2017 Nissan Altima Review
Edmunds expert review
Quality standards and features evolve quickly in the family-sedan segment. A feature that was limited or exclusive just a few years ago — adaptive cruise control, for example — might now be essential for most shoppers looking for a midsize family sedan, and each new entry or fresh overhaul raises the bar.
It's been four years since the Altima got a full redesign, and it shows when it comes to the look and feel of its interior and technology interface. Just a few years ago, the Altima's cabin and entertainment features seemed fresh and hip. But in the wake of updates from Mazda, Honda and Kia, the Nissan is already a step behind.
For 2017, the Altima carries over unchanged from last year's minor update, which included enhancements to the grille and headlight and taillight designs and new safety features such as forward collision warning, automatic emergency braking and adaptive cruise control. The Altima's engine lineup remains the same, and that's a good thing as the Altima offers some of the highest mileage figures in the class. And although the Altima's overall interior feels stale, its uniquely designed front seats remain as sublimely comfortable today as when they debuted on the Altima back in 2013.
Overall, today's Altima isn't quite the contender it once was. It's still adequate on its own, but there's not enough to lift it above some of the top vehicles in the class such as the Honda Accord, Mazda 6, Hyundai Sonata and Kia Optima.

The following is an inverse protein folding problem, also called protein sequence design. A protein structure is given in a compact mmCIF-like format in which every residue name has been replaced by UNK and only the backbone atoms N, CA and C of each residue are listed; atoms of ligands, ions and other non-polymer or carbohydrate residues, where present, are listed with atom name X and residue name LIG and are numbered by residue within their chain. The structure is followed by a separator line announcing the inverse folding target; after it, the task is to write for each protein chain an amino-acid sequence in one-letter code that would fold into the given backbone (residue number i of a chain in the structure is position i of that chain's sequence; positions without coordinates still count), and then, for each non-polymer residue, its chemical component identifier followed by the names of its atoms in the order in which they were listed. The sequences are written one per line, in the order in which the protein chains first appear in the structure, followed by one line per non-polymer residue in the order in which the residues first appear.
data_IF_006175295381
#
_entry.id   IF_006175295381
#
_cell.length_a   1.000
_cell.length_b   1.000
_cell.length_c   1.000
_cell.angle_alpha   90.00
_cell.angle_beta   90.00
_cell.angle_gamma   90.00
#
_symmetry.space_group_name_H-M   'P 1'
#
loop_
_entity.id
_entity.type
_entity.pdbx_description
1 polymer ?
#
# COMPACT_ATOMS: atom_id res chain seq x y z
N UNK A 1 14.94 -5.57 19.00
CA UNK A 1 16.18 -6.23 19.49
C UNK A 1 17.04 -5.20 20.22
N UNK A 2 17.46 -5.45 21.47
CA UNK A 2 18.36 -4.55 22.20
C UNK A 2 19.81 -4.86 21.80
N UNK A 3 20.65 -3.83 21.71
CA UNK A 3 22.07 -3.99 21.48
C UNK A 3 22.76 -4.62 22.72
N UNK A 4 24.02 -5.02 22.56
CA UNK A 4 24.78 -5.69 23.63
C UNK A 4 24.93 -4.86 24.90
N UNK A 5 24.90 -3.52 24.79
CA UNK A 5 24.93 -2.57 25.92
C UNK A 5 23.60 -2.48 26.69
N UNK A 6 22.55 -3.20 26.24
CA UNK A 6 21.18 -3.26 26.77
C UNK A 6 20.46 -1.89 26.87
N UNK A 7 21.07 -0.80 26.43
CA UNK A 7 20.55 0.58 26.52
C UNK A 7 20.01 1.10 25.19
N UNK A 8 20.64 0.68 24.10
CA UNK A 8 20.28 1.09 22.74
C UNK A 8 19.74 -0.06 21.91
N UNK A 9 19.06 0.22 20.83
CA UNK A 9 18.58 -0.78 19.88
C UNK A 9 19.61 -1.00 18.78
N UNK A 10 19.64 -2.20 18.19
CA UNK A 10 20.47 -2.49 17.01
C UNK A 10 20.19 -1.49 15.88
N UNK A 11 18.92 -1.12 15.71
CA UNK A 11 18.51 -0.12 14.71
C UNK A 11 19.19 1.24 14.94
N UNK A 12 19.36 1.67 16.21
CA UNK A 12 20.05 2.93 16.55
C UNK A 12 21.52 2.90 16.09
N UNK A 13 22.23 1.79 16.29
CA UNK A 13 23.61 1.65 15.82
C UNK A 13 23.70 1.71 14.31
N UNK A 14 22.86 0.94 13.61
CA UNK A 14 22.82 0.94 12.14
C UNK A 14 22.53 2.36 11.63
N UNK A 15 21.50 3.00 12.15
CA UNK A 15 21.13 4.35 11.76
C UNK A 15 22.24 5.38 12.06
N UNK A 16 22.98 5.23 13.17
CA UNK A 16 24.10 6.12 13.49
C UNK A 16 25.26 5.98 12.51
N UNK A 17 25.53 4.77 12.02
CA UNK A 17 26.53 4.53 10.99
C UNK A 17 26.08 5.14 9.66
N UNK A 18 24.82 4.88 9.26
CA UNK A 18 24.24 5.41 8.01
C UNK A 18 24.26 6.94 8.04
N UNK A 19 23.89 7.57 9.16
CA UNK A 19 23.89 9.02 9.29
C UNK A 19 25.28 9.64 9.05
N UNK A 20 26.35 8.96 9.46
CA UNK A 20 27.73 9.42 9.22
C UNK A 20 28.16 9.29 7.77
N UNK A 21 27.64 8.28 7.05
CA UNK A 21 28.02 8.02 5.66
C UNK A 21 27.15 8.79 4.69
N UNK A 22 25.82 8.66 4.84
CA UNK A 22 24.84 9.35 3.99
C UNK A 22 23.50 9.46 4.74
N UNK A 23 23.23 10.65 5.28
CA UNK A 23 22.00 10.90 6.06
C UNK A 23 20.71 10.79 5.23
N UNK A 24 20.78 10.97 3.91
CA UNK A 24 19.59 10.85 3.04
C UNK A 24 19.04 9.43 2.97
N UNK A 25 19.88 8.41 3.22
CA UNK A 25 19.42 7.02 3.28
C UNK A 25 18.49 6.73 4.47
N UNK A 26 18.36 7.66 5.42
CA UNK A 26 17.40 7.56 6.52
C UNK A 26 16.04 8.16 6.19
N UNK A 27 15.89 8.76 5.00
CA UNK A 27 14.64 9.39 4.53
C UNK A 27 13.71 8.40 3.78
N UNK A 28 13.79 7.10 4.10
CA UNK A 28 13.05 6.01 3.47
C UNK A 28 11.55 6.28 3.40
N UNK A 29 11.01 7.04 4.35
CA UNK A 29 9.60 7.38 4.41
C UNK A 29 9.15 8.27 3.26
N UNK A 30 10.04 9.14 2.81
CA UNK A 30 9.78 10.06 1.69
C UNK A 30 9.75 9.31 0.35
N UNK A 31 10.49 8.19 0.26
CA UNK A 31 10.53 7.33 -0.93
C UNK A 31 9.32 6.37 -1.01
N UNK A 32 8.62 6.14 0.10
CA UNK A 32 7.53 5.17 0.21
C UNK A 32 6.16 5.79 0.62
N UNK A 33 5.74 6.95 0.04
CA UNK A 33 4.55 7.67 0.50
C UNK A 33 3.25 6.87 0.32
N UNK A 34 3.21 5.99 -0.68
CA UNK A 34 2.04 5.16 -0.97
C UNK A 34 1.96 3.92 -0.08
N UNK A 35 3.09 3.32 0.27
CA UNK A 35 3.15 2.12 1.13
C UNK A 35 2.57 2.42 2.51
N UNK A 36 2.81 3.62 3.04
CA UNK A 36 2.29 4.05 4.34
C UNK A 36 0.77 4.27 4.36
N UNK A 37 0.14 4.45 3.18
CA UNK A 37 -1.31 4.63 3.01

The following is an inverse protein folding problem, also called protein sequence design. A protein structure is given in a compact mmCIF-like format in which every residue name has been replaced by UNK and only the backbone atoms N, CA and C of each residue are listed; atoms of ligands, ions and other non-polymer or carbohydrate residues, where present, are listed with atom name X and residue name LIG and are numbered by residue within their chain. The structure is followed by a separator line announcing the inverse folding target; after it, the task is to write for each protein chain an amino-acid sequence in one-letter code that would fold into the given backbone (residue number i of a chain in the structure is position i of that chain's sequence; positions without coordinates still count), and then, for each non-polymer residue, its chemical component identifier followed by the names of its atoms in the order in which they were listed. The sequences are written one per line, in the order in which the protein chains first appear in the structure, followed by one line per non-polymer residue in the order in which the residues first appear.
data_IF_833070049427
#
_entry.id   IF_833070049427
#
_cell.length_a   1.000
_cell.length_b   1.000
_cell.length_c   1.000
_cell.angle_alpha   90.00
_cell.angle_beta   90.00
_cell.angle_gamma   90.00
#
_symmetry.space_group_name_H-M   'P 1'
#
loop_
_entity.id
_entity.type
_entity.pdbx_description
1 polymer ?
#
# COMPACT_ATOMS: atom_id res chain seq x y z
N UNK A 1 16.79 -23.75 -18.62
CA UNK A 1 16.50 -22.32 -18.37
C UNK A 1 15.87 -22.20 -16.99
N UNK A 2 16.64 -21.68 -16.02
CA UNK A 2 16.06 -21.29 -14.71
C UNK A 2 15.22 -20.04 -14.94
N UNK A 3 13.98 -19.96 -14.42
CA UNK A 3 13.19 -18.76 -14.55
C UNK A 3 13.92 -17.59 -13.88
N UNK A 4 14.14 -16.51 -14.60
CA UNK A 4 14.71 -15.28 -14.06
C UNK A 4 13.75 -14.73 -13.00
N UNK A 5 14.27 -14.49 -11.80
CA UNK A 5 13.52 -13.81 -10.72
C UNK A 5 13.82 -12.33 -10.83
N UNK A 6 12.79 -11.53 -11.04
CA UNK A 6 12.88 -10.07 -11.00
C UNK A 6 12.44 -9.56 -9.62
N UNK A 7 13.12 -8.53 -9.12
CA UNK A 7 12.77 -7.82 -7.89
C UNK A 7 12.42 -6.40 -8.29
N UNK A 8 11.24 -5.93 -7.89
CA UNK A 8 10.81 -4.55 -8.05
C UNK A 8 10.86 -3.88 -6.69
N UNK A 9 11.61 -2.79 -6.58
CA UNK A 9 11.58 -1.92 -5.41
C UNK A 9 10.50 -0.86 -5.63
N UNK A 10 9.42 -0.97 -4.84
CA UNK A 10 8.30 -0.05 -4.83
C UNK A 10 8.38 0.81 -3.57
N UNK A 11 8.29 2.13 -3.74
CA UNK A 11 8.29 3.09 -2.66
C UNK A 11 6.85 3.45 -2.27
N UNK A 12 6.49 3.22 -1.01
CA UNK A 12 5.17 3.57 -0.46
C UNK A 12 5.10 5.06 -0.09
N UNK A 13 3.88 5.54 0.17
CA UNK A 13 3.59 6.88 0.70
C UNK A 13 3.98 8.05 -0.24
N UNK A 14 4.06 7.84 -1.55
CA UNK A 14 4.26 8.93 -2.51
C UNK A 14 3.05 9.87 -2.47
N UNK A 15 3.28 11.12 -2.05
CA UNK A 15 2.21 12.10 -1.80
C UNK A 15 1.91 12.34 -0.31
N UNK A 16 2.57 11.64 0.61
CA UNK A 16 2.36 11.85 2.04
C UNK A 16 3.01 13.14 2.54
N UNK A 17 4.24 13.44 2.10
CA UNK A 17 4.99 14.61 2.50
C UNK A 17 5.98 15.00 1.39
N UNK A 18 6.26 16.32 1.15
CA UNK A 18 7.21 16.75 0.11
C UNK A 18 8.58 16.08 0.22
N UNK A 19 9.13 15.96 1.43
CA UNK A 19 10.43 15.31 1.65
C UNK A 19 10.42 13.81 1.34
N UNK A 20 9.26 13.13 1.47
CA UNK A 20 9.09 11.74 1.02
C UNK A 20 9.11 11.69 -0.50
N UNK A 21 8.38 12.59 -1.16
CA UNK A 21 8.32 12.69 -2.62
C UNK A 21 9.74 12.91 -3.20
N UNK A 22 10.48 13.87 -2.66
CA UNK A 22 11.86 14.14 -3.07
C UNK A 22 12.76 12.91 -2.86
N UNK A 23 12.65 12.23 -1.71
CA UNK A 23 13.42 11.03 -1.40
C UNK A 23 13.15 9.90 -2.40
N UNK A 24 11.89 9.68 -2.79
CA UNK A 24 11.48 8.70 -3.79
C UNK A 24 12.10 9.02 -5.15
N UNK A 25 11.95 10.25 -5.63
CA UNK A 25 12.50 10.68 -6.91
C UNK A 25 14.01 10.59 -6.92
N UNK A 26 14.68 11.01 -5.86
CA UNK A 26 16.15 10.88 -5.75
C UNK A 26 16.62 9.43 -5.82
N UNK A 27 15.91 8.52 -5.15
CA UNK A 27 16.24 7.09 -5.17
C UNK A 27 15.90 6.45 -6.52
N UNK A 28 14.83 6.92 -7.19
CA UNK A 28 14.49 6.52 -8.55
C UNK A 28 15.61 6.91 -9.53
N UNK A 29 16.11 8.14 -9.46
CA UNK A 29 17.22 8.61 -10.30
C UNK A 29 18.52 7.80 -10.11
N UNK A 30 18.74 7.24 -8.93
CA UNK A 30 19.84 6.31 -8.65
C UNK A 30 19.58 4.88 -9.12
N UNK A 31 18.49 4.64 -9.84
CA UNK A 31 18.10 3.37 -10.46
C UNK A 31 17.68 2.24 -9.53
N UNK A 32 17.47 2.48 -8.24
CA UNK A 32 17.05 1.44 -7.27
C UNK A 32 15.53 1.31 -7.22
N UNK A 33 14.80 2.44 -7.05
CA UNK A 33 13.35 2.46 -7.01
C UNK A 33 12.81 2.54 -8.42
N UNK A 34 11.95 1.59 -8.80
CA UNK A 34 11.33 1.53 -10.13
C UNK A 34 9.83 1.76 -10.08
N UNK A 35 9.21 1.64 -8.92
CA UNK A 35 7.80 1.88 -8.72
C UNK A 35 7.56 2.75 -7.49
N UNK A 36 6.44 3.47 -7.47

The 2017 Nissan Altima's standard safety features include antilock brakes, stability and traction control, front-seat side airbags and full-length side curtain airbags. A rearview camera is standard on 2.5 S trims and above. SV and SL trims also receive blind-spot and rear cross-traffic alert systems. Forward collision warning and crash mitigation systems with automatic emergency braking are available only on SL trims. The available NissanConnect Services system includes automatic collision notification, emergency assistance and stolen-vehicle location services.
In government crash testing, the Altima earned a top five-star rating for overall crash protection, with five stars for both front- and side-impact crash protection and four stars for rollover protection. The Insurance Institute for Highway Safety awarded the Altima its top rating of Good in tests for small- and moderate-overlap front-impact, side-impact, roof strength and whiplash mitigation (seats and head restraints). It also received a Superior grade for its forward collision prevention system but only a score of Marginal (second-worst) for ease of use of its child seat anchors.
In Edmunds brake testing, the Altima 2.5 SV stopped from 60 mph in 122 feet, a slightly below average distance for the class.
What's new for 2017
Trim levels & features